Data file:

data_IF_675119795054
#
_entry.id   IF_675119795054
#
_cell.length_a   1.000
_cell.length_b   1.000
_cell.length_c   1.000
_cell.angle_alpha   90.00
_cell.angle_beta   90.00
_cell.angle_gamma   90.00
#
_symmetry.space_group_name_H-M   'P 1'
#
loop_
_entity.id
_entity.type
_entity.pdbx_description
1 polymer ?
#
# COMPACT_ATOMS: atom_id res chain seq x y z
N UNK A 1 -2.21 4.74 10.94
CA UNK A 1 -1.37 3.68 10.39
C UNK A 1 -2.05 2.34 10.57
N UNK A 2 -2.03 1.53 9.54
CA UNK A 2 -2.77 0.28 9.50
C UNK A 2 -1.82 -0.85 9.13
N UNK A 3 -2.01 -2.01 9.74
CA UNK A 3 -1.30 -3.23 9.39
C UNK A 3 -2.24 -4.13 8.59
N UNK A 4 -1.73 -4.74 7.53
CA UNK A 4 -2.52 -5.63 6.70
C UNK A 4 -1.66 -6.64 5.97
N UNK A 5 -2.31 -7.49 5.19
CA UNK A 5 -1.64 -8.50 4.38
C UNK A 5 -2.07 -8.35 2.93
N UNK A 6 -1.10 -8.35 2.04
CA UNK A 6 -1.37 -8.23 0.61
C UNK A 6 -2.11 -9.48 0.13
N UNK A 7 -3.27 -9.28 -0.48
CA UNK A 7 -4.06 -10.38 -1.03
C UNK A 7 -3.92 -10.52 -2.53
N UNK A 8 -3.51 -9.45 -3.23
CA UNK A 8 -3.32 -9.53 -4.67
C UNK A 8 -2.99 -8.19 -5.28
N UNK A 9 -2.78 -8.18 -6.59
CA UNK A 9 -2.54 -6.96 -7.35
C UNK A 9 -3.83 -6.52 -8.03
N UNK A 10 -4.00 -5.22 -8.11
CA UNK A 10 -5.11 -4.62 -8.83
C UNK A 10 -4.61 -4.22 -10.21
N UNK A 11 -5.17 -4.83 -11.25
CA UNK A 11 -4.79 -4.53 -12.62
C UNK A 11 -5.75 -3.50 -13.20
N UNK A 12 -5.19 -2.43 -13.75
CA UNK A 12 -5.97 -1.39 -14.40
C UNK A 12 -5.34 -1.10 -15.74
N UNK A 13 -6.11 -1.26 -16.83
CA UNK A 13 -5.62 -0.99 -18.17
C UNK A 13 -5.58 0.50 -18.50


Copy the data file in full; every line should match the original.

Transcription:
data_IF_675119795054
#
_entry.id   IF_675119795054
#
_cell.length_a   1.000
_cell.length_b   1.000
_cell.length_c   1.000
_cell.angle_alpha   90.00
_cell.angle_beta   90.00
_cell.angle_gamma   90.00
#
_symmetry.space_group_name_H-M   'P 1'
#
loop_
_entity.id
_entity.type
_entity.pdbx_description
1 polymer ?
#
# COMPACT_ATOMS: atom_id res chain seq x y z
N UNK A 1 -2.21 4.74 10.94
CA UNK A 1 -1.37 3.68 10.39
C UNK A 1 -2.05 2.34 10.57
N UNK A 2 -2.03 1.53 9.54
CA UNK A 2 -2.77 0.28 9.50
C UNK A 2 -1.82 -0.85 9.13
N UNK A 3 -2.01 -2.01 9.74
CA UNK A 3 -1.30 -3.23 9.39
C UNK A 3 -2.24 -4.13 8.59
N UNK A 4 -1.73 -4.74 7.53
CA UNK A 4 -2.52 -5.63 6.70
C UNK A 4 -1.66 -6.64 5.97
N UNK A 5 -2.31 -7.49 5.19
CA UNK A 5 -1.64 -8.50 4.38
C UNK A 5 -2.07 -8.35 2.93
N UNK A 6 -1.10 -8.35 2.04
CA UNK A 6 -1.37 -8.23 0.61
C UNK A 6 -2.11 -9.48 0.13
N UNK A 7 -3.27 -9.28 -0.48
CA UNK A 7 -4.06 -10.38 -1.03
C UNK A 7 -3.92 -10.52 -2.53
N UNK A 8 -3.51 -9.45 -3.23
CA UNK A 8 -3.32 -9.53 -4.67
C UNK A 8 -2.99 -8.19 -5.28
N UNK A 9 -2.78 -8.18 -6.59
CA UNK A 9 -2.54 -6.96 -7.35
C UNK A 9 -3.83 -6.52 -8.03
N UNK A 10 -4.00 -5.22 -8.11
CA UNK A 10 -5.11 -4.62 -8.83
C UNK A 10 -4.61 -4.22 -10.21
N UNK A 11 -5.17 -4.83 -11.25
CA UNK A 11 -4.79 -4.53 -12.62
C UNK A 11 -5.75 -3.50 -13.20
N UNK A 12 -5.19 -2.43 -13.75
CA UNK A 12 -5.97 -1.39 -14.40
C UNK A 12 -5.34 -1.10 -15.74
N UNK A 13 -6.11 -1.26 -16.83
CA UNK A 13 -5.62 -0.99 -18.17
C UNK A 13 -5.58 0.50 -18.50